Beyond Whole Wheat

While there's a whole lot of whole wheat out there, you'd be cheating yourself if you didn't explore the wider world of whole grains. Consider:

Barley

One of the oldest grains in history, barley is a fiber-rich, nutrient-dense whole grain, says Hark. Pearled barley is delicious in soups and salads, whereas cracked barley or barley flakes can be used for hot cereals or in such baked goods as biscuits, pancakes and breads.

Brown rice

With far more fiber, protein, vitamins and minerals than its pale sibling (white rice), brown rice can be used in soups, side dishes or rice pudding, or as the base for a tasty stir-fry with veggies and meat.

Buckwheat

Buckwheat noodles (aka soba noodles) can be used in soups and pasta dishes, while buckwheat flour can be used to make hearty pancakes, breads and muffins. "Because it is not actually a variety of wheat [it's another type of plant altogether], people who are allergic to gluten can have buckwheat," says Hark.

Cracked wheat

Made of raw whole-wheat berries, cracked wheat can be used in pilafs and salads. "You can use cracked wheat to make tabouli or mix it with edamame, cherry tomatoes and lemon vinaigrette for a delicious side dish," says Ayoob.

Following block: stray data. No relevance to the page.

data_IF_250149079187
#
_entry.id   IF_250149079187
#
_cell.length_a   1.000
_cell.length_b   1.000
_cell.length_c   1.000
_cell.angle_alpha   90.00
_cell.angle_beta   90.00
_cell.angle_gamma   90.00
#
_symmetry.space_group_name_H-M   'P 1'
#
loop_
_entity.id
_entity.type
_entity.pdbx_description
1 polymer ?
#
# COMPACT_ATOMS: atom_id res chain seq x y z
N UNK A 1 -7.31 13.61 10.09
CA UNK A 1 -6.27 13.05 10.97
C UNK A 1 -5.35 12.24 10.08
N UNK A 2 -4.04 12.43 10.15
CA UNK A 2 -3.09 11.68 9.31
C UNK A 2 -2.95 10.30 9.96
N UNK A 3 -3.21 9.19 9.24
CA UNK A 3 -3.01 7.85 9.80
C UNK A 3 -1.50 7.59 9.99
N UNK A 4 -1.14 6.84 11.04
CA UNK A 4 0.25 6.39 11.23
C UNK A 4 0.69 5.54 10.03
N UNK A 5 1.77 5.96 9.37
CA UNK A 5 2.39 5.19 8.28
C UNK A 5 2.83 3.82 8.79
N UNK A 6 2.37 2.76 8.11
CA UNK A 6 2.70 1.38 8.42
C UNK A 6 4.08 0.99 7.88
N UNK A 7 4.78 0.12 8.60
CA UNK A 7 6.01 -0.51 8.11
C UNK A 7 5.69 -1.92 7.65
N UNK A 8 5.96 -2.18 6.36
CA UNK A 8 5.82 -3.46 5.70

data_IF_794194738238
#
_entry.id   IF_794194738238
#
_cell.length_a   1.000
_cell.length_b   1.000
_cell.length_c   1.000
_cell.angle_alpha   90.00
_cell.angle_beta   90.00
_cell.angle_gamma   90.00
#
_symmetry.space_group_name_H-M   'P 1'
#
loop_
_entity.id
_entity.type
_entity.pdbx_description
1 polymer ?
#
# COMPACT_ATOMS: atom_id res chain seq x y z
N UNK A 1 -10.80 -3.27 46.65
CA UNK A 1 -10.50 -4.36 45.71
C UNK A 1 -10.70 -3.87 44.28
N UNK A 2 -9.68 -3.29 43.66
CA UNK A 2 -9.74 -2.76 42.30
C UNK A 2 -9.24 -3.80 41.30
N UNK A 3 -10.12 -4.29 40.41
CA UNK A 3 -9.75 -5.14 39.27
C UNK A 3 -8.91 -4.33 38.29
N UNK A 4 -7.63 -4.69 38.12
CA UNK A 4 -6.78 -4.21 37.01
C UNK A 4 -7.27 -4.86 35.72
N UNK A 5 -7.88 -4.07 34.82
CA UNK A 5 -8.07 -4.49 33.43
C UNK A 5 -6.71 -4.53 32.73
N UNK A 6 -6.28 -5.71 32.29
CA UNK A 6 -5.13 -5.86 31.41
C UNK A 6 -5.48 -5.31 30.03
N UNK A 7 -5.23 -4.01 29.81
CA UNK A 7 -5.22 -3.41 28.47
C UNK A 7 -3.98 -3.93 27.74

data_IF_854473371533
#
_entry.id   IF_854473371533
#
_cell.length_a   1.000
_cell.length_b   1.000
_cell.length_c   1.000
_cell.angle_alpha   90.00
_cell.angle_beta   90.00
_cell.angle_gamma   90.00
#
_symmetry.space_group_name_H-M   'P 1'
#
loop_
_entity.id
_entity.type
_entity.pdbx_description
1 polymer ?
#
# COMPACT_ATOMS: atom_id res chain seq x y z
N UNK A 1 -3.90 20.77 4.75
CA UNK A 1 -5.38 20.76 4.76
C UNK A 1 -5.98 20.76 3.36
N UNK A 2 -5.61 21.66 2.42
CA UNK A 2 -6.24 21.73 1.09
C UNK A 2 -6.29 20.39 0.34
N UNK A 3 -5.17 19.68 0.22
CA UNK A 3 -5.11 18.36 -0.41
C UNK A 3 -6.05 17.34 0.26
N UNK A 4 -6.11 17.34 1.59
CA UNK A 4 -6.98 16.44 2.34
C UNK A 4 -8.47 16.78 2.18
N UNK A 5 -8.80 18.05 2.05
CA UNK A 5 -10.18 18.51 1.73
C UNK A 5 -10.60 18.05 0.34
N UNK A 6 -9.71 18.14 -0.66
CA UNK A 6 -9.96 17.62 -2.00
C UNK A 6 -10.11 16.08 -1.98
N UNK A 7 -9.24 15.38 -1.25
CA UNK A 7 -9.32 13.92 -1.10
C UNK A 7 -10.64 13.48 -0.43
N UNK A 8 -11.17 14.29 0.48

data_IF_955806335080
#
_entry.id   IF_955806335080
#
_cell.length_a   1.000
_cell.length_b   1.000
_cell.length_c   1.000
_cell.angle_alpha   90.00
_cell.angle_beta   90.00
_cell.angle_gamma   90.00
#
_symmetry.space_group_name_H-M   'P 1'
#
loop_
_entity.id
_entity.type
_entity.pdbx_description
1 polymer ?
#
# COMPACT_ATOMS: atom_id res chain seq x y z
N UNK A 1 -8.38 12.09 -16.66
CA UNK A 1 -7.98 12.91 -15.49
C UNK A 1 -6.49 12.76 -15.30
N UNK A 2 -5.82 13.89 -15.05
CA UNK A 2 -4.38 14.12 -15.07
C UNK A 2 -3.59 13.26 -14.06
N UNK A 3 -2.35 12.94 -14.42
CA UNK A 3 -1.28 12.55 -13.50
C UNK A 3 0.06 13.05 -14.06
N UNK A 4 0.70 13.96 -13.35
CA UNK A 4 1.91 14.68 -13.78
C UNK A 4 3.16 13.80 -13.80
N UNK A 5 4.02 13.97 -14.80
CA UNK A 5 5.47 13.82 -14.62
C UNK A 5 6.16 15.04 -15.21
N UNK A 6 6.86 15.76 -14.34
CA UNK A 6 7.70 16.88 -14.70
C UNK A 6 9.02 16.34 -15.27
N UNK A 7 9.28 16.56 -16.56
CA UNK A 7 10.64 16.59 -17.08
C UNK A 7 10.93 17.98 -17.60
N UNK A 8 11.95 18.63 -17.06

Kamut

A distant cousin to wheat, kamut contains 20 to 40 percent more protein, vitamins and minerals than wheat does, notes Hark, and it has a naturally sweet, buttery flavor. Try it as a hot cereal with milk, vanilla and raisins, combine it with rice or another whole grain in a side dish, or look for kamut pastas and breads.

Oats

Opt for whole oats or steel-cut oats (aka Irish oats), both of which involve minimal processing. Use oats as a terrific hot breakfast cereal or as an ingredient in hearty bread.

Quinoa

Native to South America, quinoa is one of the most nutritious grains around. It is a high-protein grain that makes a delicious alternative to oatmeal for breakfast. Or you can use it in a pilaf or rice dish, suggests Ayoob. Also look for quinoa pasta -- a great choice for those who must go gluten-free.

So try to include more whole grains in your life. Just make sure you're swapping processed grains for whole grains, not simply adding whole grains to your current diet. (Otherwise, you could set yourself up for a calorie overload.) By including more whole grains in your meals, you'll keep your taste buds happy and boost your health along the way.

Stacey Colino has written for The Washington Post health section and many national magazines, including Newsweek, Real Simple, Woman's Day, Self, Marie Claire, Cosmopolitan, Glamour, Parenting, Sports Illustrated and Ladies' Home Journal.